[0008] It would be advantageous to have a temperature tag that is placed on shipped goods to monitor and record the temperature inside the shipping container at a defined sampling rate during shipment of the goods. A reader device at the final destination could then interrogate the tag and present the internal temperature data to a user. The present invention provides such a temperature tag and a system that includes the tag and the reader device.

SUMMARY OF THE INVENTION

[0009] In one aspect, the present invention is directed to a temperature tag for sensing and recording an internal temperature inside a container. The tag includes means for mounting a portion of the temperature tag on an exterior surface of the container; a temperature sensor located inside the container for sensing the internal temperature in the container; a data memory connected to the temperature sensor for recording the sensed internal temperature; and means for retrieving the recorded temperature and providing the recorded temperature to a user upon demand.

[0010] The temperature sensor may be located on a shaft that extends from the portion of the temperature tag mounted on the exterior surface of the container, through a side of the container, to the inside of the container. In addition, the means for retrieving the recorded temperature and providing the recorded temperature to a user may include a data output port, and a microprocessor that retrieves the recorded temperature from the data memory and sends the recorded temperature to the data output port. The microprocessor may control the temperature sensor to report temperature readings at a predefined sampling rate, and may analyze reported temperature sensor readings to determine whether a predefined alarm condition exists.

[0011] In yet another aspect, the present invention is directed to a system for sensing and reporting an internal temperature reading inside a container. The system includes a temperature tag that mounts on the container and senses the internal temperature reading inside the container. The temperature tag then sends the sensed internal temperature reading to a reader device that presents the internal temperature reading to a user. The reader device may trigger the temperature tag to send the temperature readings with a signal such as an infrared (IR) signal, a radio frequency (RF) signal, and the like. The temperature readings may be analyzed in the reader device, or may be downloaded to a computer to determine if an alarm condition exists.

BRIEF DESCRIPTION OF THE DRAWINGS

[0012] The invention will be better understood and its numerous objects and advantages will become more apparent to those skilled in the art by reference to the following drawings, in conjunction with the accompanying specification, in which:

[0013]FIG. 1 is a perspective view of the preferred embodiment of the temperature tag of the present invention;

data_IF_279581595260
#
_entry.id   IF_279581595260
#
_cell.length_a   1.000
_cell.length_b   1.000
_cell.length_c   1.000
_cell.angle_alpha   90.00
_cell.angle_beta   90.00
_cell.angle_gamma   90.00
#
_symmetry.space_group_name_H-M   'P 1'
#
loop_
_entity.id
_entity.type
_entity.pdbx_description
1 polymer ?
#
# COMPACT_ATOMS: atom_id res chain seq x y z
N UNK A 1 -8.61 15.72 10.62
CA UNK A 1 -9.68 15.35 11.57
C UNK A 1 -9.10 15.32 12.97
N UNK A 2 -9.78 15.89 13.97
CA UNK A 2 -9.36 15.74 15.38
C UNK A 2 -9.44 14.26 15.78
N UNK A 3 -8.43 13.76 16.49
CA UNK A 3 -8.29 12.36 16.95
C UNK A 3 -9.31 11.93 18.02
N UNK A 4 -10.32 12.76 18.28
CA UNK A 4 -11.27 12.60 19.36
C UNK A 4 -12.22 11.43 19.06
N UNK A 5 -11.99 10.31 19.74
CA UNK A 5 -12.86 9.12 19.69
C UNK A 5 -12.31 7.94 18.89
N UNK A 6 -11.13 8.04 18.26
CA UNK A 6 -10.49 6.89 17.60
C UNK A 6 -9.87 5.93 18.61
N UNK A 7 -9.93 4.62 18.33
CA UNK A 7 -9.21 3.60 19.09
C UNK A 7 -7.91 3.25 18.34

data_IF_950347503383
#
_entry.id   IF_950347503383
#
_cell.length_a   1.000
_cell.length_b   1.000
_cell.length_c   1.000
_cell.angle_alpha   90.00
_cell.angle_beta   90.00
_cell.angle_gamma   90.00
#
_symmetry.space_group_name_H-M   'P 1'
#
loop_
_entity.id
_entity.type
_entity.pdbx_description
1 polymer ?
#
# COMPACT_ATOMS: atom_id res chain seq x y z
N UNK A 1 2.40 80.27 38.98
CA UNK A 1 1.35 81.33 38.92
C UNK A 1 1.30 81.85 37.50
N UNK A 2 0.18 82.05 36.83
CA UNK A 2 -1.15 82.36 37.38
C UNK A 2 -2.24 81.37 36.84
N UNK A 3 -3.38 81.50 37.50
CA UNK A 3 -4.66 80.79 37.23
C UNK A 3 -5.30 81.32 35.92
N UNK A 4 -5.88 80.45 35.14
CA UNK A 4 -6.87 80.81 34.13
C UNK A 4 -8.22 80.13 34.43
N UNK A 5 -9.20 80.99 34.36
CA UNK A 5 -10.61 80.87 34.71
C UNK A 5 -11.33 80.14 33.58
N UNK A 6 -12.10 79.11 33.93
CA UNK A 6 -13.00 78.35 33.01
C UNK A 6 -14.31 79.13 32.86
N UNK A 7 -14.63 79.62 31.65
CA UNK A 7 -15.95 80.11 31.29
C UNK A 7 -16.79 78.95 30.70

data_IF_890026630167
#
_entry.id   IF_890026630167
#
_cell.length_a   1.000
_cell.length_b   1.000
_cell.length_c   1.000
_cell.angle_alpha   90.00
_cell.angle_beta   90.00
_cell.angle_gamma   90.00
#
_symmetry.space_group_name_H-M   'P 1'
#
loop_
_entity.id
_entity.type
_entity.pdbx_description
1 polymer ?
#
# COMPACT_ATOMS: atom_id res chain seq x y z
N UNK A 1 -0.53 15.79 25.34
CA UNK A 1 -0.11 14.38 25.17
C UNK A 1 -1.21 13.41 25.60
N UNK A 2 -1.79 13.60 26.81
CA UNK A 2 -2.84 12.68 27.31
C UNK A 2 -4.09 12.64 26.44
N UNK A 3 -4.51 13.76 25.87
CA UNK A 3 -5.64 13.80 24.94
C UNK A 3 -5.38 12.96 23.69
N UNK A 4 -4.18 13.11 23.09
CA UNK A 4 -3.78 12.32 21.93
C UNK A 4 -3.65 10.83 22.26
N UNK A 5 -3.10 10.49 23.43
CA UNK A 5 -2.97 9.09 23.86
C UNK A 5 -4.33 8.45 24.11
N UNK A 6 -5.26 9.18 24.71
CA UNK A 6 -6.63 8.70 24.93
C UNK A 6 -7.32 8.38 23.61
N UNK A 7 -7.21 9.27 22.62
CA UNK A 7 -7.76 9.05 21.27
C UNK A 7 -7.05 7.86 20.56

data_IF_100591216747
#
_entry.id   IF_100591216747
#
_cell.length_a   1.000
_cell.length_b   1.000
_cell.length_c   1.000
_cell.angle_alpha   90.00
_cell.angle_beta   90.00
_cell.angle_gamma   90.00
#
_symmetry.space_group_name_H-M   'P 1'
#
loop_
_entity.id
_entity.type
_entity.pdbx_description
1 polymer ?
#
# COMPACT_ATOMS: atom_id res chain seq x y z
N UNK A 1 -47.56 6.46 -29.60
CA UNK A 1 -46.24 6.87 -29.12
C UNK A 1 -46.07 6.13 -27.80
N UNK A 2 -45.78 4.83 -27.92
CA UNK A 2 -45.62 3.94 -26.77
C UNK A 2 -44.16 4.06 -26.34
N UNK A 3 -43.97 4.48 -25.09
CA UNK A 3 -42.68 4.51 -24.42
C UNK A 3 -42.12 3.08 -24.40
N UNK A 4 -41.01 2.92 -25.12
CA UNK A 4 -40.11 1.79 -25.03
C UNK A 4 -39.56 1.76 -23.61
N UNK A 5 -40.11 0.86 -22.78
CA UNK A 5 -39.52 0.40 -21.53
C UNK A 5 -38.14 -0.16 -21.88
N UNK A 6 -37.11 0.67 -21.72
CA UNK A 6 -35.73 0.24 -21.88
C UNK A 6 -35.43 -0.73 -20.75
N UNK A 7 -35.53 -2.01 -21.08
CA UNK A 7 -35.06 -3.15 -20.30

[0014]FIG. 2 is a simplified block diagram of the preferred embodiment of the temperature tag of the present invention; and

[0015]FIG. 3 is a simplified block diagram of a reader device utilized for interrogating the temperature tag and downloading the recorded temperature data.

DETAILED DESCRIPTION OF EMBODIMENTS

[0016]FIG. 1 is a perspective view of the preferred embodiment of the temperature tag 10 of the present invention. The present invention is a temperature sensing and recording device (“temp tag”) that may be punched through the side of a box to read and record the temperature inside the box. During food distribution from a distributor to end-users, the distributor may place a temp tag on each box of food being shipped. A probe 11 includes a temperature sensor 12 mounted near the tip. When the probe is punched through the side of a box, such as a cardboard box used for shipping frozen foods, the temperature sensor senses the temperature inside the box. Also shown in FIG. 1 is a trigger input port 13, a data output port 14, a battery pull strip 15, and an optional alert indicator 16. These are discussed below in connection with FIGS. 2 and 3.

[0017]FIG. 2 is a simplified block diagram of the preferred embodiment of the temp tag 10 of the present invention. The temp tag is equipped with the temperature sensor 12, the trigger input port 13, the data output port 14, a microprocessor 21, a data memory 22, a date/time clock 23, and a battery 24. The microprocessor may be programmed with sampling rates 25 to sample the temperature at different rates, depending on the type of food being shipped. For example, for foods such as meats, fish, and poultry, the temperature inside the box may be sampled more often than for other types of food. For each temperature sample taken, the temp tag may record the date, time, and temperature. The processor may also be programmed with a Box ID number 26 so that the temperature readings can be correlated to the proper box after they are downloaded. Optionally, the microprocessor may also be programmed with alert conditions 27 that activate the alert indicator 16. The alert conditions and alert indicator are preferably implemented in the reader which is shown and described in FIG. 3.